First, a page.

Actually those two programs are not equivalent, in that they may give slightly different outputs! 5.2 is a double, so the first program rounds the double literals to float precision, then adds them as floats, while the second rounds the double representation of 5.1 back to double and adds it to the double value 5.2 using double addition, then rounds the result of that calculation to float precision. Because the rounding occurs in different places, the result may dffer. This is just one example for the types of variables affecting the behavior of an otherwise identical program.
Dec
1
comment What argument passing mechanism does python use, and where is this officially documented?
In C, a pointer is a value in its own right. It has an address, you can do arithmetic with it, you can output it, and so on. That's not true for references in Java or Python (or C++ references, incidentally, even though those are very different in other areas). And yes, for the third time, I'm not saying pass by value is the wrong term (I've defended for that term a dozen times myself), I'm saying it is not the best term.
Dec
1
comment What argument passing mechanism does python use, and where is this officially documented?
Let me put it that way: In Python, "value" is an overly broad term. What's actually being passed is always the value of a reference (so it's kind of a special case), and "value" is commonly used to refer to an object's internal state (which is never passed). For these and other reasons, people argue that "pass by value", while technically accurate, is not the best wording to describe Python's behavior. The notion that argument passing is either by value or by reference dates back to a very early age of computing, where programming languages semantics were somewhat different.
Dec
1
comment What argument passing mechanism does python use, and where is this officially documented?
Cross-language consistency is nice, but why should the Python folks use the Java terminology rather than the other way around? There are good arguments to discard the value/reference binary. Moreover, in Java there are primitive types which are passed by value in the most traditional sense, while in Python there aren't.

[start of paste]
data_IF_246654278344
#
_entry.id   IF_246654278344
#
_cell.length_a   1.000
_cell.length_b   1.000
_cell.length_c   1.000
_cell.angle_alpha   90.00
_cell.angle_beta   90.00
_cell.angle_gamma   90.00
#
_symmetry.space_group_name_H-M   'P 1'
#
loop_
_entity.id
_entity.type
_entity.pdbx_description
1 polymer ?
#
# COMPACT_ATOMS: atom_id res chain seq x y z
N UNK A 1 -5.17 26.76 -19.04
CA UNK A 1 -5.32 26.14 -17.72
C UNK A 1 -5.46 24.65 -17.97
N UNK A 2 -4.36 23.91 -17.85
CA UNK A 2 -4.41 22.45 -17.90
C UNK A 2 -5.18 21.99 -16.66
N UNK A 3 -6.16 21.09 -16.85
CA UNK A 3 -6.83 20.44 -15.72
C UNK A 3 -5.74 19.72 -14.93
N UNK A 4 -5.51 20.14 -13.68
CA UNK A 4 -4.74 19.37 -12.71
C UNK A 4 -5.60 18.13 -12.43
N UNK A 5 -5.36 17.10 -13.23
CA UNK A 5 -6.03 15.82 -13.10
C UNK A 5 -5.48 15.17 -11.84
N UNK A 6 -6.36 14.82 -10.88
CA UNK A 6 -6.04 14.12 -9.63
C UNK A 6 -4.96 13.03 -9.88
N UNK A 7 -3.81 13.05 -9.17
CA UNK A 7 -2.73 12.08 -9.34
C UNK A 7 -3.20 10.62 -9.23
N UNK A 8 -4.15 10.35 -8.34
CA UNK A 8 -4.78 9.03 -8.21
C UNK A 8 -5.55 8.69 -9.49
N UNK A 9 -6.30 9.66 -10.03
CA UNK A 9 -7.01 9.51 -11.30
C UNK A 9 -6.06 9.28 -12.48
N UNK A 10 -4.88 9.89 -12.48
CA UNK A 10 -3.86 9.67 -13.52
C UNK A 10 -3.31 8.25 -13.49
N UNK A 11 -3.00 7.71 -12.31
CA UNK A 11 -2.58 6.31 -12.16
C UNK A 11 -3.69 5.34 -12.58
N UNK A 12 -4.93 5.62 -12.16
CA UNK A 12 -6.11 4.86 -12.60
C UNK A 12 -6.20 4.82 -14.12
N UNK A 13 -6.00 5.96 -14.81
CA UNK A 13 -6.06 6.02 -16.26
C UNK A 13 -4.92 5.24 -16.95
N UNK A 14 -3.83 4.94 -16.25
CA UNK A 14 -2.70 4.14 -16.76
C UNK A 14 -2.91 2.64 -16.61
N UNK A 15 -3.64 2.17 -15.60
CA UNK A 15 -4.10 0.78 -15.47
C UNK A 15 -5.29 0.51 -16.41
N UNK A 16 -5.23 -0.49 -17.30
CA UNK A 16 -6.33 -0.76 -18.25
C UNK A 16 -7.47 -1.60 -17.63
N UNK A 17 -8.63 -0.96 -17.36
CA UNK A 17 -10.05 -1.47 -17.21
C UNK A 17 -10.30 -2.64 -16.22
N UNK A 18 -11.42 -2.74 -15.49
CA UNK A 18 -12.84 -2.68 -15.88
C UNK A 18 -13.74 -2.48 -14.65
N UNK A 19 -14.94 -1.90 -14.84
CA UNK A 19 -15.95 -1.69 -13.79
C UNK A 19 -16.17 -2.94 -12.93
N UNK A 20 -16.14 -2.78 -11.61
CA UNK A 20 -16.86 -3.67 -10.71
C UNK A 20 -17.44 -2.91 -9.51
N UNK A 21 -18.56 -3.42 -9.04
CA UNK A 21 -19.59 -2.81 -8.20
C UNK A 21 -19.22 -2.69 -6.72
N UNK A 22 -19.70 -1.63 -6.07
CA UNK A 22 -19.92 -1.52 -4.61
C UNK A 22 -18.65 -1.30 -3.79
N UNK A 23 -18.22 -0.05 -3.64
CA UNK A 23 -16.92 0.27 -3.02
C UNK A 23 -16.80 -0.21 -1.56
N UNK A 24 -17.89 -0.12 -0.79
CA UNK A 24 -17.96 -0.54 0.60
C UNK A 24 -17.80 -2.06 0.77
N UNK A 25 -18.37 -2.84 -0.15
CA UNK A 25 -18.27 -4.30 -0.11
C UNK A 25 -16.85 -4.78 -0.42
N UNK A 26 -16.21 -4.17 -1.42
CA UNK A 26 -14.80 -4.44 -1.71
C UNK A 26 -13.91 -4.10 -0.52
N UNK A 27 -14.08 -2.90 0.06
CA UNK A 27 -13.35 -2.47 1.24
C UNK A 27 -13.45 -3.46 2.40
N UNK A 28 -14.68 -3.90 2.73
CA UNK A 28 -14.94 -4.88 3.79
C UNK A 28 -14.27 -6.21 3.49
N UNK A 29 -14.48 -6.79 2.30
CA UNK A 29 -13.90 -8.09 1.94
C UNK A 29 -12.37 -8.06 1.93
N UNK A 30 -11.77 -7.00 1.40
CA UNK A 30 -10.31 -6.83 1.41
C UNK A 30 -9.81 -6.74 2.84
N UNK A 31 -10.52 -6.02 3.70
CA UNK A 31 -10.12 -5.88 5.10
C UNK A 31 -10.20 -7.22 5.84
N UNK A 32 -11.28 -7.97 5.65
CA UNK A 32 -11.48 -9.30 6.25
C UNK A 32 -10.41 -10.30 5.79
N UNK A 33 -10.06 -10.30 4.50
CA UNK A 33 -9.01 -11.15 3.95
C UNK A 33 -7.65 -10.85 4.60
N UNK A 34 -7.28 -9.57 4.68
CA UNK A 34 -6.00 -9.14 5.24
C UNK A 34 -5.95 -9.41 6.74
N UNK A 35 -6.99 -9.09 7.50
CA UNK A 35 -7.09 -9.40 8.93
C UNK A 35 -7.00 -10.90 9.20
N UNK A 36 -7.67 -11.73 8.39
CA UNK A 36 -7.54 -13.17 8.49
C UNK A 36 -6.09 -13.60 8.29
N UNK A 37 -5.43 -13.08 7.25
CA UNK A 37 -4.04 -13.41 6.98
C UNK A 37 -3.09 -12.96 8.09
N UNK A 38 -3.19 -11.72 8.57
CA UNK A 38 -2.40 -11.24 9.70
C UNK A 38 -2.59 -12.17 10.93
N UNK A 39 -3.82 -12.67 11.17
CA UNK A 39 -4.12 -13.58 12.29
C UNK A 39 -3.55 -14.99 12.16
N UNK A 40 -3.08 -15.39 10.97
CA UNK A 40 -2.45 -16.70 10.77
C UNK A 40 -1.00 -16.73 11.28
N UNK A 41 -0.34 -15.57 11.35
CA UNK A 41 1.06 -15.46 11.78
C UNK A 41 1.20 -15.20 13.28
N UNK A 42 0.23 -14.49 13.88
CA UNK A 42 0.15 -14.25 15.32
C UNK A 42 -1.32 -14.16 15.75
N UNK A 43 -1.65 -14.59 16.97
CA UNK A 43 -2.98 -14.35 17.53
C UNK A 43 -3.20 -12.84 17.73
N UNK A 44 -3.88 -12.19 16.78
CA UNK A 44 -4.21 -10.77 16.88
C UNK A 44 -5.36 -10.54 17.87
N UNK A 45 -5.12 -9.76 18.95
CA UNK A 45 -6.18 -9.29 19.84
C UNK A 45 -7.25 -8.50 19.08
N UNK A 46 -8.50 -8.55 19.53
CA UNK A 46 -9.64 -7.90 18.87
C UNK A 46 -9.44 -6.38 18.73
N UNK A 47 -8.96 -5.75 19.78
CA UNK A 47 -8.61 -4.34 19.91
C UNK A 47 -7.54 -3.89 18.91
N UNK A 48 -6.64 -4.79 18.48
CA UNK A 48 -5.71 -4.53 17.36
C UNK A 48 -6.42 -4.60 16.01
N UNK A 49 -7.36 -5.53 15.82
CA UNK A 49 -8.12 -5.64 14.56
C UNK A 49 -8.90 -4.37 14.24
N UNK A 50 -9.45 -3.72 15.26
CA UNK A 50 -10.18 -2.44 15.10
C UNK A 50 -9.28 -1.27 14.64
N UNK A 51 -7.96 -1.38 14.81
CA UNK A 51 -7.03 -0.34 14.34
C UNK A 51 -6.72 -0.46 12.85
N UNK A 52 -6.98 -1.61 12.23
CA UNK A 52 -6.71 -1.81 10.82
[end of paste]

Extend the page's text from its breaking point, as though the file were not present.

Dec
1
comment Is generating a large random number more unique than generating each digit in that number?
Generating digit by digit is a significant extra effort (primarily for you) and another source of potential bugs. So unless generating digit by digit actually results in higher quality numbers (which you don't seem to believe either, from the phrasing of the title), no it does not make sense.
Nov
29
comment Is there any license which prohibits usage for hiring purposes?
FYI such a license would not be an open source license (discrimination against fields of endeavor).
Nov
29
comment What is the point of making a syntactic distinction between standard and user-defined types?
@RobertHarvey Are you saying Hungarian notation only ever existed in C, C++ and VB? Regardless, my point was to question the reason you give for it being frowned up upon (that it's redundant only since we have IDEs that tell you the type) since that reason doesn't apply to languages that don't have such IDes and, by your reasoning, should benefit from Hungarian. That Python is dynamically typed makes no difference, in fact it should enhance the reasoning since typically the programmer knows the types when writing the code, but they can't be inferred automatically.
Nov
28
comment What is the point of making a syntactic distinction between standard and user-defined types?
@RobertHarvey No, I'm aware of both ("apps Hungarian" and "systems Hungarian"), and in my experience neither is common in, for example, Python and Rust.